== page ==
Wild Boar Fell: Where the Wild Boars Aren’t

After twelve weeks of lockdown we are finally able to go a little further afield for walks and does it feel good or what! We spent a long time pondering where the best place to go would be for our first post-lockdown adventure: we wanted somewhere with great views and not many people. It’s not hard to get great views where we live but the crowd factor posed a slightly bigger issue! It was both the Easter bank holiday weekend and the first weekend since lockdown was slightly relaxed – I was pretty certain anywhere remotely well known would be heaving. After a lot of prevaricating on my part we settled on Wild Boar fell on the Cumbria/North Yorkshire border. Sadly, as you’ll see from the photos, there were no wild boar to be found, but this walk knocked the great views and crowd-free criteria out of the park!

Wild Boar Fell is the fifth highest fell in the Yorkshire Dales national park. Despite being in the Dales, the fell is actually in Cumbria, albeit on the eastern border with North Yorkshire. Irrespective of this claim to fame as one of the larger fells in the national park, not many people seems to head this way. Despite us arriving at lunchtime on Good Friday, in good weather, we barely saw anyone – just a few other groups of no more than three walkers and a farmer repairing his drystone walling.

We followed an eight mile circular walk from our Cicerone guide to the Northern and Eastern Dales, which took us up both Wild Boar Fell and neighbouring Swarth Fell. If you don’t have this book there is a similar route online on Walking Britain. The first half of the walk was amazing, but the descent from Swarth Fell was slightly hairy, so if you’re not comfortable with steep pathless descents you might want to look for an alternative route!

The walk starts from the roadside parking area by Cotegill Bridge, which is opposite two small waterfalls. There are two large lay-bys, one on either side of the bridge, which could both probably accommodate up to six cars (considerate parking dependent!).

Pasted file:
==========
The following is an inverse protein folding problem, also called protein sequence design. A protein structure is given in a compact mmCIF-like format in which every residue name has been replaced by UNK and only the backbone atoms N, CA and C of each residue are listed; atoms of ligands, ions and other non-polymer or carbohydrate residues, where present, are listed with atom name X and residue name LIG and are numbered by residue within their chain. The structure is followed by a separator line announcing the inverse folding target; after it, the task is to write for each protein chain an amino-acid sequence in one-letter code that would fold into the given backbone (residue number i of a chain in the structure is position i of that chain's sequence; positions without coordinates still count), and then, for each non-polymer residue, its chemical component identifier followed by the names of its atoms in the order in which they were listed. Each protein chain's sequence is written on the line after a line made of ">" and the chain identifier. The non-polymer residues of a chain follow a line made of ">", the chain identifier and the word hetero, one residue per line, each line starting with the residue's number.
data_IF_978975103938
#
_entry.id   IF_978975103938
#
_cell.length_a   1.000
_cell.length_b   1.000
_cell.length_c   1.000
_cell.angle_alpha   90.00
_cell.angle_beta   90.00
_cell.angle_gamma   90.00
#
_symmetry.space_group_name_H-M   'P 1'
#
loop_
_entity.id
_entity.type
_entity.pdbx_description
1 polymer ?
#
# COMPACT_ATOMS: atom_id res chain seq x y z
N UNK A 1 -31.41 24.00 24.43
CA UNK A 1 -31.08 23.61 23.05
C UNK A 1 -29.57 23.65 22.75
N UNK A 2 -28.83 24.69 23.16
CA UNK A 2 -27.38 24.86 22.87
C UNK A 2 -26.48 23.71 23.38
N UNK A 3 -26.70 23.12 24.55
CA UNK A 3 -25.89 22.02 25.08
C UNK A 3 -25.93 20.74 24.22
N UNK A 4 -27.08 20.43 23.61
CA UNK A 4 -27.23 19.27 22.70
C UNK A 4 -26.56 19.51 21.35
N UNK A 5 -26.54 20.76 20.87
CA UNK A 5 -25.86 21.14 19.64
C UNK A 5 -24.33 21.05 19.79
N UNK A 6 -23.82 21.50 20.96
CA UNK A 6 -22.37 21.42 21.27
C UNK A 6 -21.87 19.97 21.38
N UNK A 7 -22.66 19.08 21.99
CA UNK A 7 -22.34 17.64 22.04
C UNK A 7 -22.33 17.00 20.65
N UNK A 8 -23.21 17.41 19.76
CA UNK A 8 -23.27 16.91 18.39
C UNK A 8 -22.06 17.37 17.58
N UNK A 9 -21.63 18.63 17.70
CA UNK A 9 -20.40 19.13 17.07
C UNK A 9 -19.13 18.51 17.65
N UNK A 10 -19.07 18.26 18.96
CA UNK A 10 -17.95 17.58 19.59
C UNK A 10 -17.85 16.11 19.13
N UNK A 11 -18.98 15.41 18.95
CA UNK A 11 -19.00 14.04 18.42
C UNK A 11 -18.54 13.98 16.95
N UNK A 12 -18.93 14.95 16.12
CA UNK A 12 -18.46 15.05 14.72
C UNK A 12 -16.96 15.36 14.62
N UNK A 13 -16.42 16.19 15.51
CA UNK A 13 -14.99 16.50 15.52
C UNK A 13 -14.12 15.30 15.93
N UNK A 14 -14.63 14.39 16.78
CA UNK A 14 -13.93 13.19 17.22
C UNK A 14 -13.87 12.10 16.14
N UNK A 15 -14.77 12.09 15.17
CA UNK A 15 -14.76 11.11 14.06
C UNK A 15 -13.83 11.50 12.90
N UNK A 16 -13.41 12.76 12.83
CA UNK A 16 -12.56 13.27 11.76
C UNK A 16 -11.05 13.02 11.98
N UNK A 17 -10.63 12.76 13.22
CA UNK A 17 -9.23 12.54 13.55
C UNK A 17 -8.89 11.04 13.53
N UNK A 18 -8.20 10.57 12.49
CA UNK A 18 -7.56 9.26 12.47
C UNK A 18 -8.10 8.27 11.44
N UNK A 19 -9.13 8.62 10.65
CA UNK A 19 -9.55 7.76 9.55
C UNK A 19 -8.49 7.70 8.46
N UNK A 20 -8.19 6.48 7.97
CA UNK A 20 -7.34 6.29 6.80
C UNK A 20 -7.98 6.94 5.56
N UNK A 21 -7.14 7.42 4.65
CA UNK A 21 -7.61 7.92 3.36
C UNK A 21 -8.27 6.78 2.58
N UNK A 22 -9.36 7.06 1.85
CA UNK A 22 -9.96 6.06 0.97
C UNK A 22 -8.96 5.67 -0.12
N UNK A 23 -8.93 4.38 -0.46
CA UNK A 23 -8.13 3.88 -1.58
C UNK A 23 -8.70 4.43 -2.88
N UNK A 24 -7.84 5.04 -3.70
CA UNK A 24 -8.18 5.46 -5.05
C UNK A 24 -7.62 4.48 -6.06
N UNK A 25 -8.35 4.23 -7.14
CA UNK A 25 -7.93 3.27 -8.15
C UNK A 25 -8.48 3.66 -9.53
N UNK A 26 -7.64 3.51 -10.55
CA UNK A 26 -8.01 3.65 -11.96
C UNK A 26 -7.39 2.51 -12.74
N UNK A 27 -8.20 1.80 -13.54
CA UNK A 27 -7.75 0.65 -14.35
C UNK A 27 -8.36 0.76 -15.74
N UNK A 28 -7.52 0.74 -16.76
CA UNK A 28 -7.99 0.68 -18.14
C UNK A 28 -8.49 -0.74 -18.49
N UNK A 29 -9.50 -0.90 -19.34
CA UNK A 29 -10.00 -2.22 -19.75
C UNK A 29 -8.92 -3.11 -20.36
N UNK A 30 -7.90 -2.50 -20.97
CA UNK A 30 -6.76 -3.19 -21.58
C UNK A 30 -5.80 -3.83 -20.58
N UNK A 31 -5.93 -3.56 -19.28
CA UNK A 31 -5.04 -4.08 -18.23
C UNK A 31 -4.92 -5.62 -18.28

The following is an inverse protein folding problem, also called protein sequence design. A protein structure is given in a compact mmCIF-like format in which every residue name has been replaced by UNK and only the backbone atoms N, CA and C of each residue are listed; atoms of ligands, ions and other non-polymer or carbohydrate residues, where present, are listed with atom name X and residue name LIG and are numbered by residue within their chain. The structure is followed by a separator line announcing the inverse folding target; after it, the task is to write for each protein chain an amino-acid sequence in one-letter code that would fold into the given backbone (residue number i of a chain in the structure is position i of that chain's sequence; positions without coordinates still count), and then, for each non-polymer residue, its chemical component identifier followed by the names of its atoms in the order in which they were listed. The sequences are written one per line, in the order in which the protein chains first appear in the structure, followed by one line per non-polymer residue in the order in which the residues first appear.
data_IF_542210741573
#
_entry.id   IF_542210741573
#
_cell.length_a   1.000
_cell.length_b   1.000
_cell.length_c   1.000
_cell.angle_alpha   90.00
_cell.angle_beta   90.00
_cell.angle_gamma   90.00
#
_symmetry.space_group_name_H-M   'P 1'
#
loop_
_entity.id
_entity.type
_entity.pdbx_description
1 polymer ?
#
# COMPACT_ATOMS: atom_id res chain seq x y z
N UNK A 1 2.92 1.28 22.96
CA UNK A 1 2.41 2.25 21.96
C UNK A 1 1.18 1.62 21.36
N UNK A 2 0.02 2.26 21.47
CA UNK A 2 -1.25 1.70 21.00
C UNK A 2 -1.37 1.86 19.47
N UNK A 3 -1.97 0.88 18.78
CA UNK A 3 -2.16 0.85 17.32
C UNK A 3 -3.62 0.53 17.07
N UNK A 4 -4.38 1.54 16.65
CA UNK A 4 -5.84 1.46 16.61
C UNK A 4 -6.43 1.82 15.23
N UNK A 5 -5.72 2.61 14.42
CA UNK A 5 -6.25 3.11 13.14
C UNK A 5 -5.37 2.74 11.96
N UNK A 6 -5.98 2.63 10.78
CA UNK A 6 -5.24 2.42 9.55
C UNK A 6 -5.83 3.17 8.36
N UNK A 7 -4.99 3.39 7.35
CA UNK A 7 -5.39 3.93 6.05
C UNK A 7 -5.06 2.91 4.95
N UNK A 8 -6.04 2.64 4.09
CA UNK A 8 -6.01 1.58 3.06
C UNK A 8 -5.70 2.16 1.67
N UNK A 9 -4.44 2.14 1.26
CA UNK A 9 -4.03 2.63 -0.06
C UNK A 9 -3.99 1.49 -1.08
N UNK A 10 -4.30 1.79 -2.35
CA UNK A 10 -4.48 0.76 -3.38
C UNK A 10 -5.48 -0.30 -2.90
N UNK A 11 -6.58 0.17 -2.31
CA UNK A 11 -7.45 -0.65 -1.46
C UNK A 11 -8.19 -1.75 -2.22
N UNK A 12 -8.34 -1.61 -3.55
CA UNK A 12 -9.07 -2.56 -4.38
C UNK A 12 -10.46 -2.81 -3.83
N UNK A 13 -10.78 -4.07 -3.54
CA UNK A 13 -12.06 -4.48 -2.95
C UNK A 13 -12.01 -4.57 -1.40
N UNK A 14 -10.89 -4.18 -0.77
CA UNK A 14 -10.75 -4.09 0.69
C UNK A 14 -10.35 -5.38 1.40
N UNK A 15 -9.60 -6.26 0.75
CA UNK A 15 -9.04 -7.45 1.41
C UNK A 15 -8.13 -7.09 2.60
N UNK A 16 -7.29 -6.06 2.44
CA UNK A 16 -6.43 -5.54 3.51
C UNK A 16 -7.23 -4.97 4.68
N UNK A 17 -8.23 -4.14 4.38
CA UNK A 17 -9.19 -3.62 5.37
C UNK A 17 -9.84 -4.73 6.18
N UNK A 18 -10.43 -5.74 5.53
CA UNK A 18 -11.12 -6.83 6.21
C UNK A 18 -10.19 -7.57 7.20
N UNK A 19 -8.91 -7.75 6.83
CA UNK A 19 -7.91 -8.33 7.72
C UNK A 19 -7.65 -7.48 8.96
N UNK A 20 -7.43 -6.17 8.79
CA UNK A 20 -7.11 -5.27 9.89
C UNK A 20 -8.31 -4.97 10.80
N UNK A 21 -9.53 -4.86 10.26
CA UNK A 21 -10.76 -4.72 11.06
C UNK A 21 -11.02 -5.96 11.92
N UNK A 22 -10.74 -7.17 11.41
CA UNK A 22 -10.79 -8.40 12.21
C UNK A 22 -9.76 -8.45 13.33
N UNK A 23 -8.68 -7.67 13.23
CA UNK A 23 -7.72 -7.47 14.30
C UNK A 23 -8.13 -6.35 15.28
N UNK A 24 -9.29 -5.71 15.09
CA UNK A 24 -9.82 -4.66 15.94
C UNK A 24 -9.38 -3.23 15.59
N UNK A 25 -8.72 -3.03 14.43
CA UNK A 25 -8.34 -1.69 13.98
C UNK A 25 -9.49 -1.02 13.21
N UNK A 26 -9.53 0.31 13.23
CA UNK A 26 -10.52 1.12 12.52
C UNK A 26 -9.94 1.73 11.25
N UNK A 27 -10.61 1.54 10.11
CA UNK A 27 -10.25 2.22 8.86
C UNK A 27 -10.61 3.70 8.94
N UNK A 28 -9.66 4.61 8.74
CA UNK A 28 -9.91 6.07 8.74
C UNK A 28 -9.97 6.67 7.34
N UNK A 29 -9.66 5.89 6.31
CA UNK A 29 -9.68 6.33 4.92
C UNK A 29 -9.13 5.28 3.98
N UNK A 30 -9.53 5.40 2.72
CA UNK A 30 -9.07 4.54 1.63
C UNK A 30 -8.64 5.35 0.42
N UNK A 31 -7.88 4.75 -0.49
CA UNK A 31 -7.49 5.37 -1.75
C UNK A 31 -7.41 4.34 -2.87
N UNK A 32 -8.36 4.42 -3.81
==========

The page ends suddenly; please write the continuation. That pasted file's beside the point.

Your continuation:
You get great views right from the start of this walk. You head down a quiet road for a short way before picking up the footpath which eventually winds its way to the summit plateau of Wild Boar Fell. The paths for the vast majority of this walk are indistinct and at times totally non-existent, particularly on the descent of Swarth Fell which had me picking my way down the slope holding my breath incase I ended up breaking an ankle! Waterproof boots are a must, as boggy sections of the path occur frequently, and often require a fair bit of squelching to traverse.

There are basically no bad views on this walk, at all, and so many interesting features to look out for. After passing a series of potholes (fenced off for safety) you soon encounter a decent sized stretch of limestone pavement, before ascending to the summit where a group of ‘stone men’ stand sentinel over the dramatic panoramas. We did this walk on a clear day and the views (which I may have mentioned previously) were just fantastic – they stretch across the Howgills to the Lake District before a change in direction resulted in us having a cracking view of Ingleborough silhouetted by the late afternoon sun.

Dog friendly rating – 2.5/5. While there a definitely not any wild boar roaming the slopes of Wild Boar Fell, there are plenty of sheep and several types of ground nesting birds. Dogs should therefore be on a lead or under close control, especially at this time of year which is lambing season. There is very little water on this walk apart from a few bogs – which Coal jumped straight into and went in over his head – he scrambled out very quickly! There was only one stile which I would say is ‘awkward’ with a dog, and while Merry managed to slip under a gap in the fence, we did have to lift Coal over as he was a bit too large. This is a lovely long walk though and very quiet – perfect if your dog doesn’t like crowded places.

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